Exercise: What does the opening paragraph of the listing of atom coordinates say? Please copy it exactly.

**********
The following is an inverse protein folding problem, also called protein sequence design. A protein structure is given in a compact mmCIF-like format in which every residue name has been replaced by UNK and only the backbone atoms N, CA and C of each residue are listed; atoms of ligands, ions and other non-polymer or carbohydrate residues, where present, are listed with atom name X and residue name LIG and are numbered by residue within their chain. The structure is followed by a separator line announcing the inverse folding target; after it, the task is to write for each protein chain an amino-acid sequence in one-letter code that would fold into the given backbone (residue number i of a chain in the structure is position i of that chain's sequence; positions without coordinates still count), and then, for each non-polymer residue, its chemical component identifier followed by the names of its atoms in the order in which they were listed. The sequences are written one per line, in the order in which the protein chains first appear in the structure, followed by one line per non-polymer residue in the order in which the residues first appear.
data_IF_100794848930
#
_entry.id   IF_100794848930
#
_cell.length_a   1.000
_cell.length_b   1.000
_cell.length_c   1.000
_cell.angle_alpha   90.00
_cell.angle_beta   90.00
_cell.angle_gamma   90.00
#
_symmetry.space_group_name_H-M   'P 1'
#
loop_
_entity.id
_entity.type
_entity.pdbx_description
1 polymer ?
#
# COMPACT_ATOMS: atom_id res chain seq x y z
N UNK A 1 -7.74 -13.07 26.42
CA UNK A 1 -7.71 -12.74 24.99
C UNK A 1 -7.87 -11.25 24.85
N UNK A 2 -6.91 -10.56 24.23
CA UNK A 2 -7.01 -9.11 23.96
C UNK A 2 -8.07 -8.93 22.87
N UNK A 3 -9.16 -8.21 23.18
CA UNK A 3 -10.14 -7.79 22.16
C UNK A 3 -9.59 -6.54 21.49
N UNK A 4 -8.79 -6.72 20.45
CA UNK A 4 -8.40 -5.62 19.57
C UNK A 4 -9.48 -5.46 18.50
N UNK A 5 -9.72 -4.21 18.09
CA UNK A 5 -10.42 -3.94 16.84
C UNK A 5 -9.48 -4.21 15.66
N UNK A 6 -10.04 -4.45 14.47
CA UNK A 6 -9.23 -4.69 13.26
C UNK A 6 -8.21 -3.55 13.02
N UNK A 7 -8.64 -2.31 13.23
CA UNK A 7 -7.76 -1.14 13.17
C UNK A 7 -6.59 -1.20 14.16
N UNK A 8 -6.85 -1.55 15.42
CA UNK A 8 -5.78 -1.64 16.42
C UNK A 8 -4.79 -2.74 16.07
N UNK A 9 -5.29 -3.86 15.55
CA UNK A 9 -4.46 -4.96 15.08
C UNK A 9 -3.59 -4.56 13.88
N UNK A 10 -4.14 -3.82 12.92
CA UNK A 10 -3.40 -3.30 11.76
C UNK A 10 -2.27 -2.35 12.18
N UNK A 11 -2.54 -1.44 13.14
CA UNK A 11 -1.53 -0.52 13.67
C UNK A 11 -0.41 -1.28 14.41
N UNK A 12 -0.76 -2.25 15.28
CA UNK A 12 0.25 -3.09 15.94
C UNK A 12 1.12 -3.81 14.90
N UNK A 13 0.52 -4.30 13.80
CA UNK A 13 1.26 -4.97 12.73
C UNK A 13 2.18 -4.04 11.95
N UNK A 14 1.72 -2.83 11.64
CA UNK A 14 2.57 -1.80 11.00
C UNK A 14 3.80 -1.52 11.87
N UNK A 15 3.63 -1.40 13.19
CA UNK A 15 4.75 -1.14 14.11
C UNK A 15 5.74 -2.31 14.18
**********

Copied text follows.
The following is an inverse protein folding problem, also called protein sequence design. A protein structure is given in a compact mmCIF-like format in which every residue name has been replaced by UNK and only the backbone atoms N, CA and C of each residue are listed; atoms of ligands, ions and other non-polymer or carbohydrate residues, where present, are listed with atom name X and residue name LIG and are numbered by residue within their chain. The structure is followed by a separator line announcing the inverse folding target; after it, the task is to write for each protein chain an amino-acid sequence in one-letter code that would fold into the given backbone (residue number i of a chain in the structure is position i of that chain's sequence; positions without coordinates still count), and then, for each non-polymer residue, its chemical component identifier followed by the names of its atoms in the order in which they were listed. The sequences are written one per line, in the order in which the protein chains first appear in the structure, followed by one line per non-polymer residue in the order in which the residues first appear.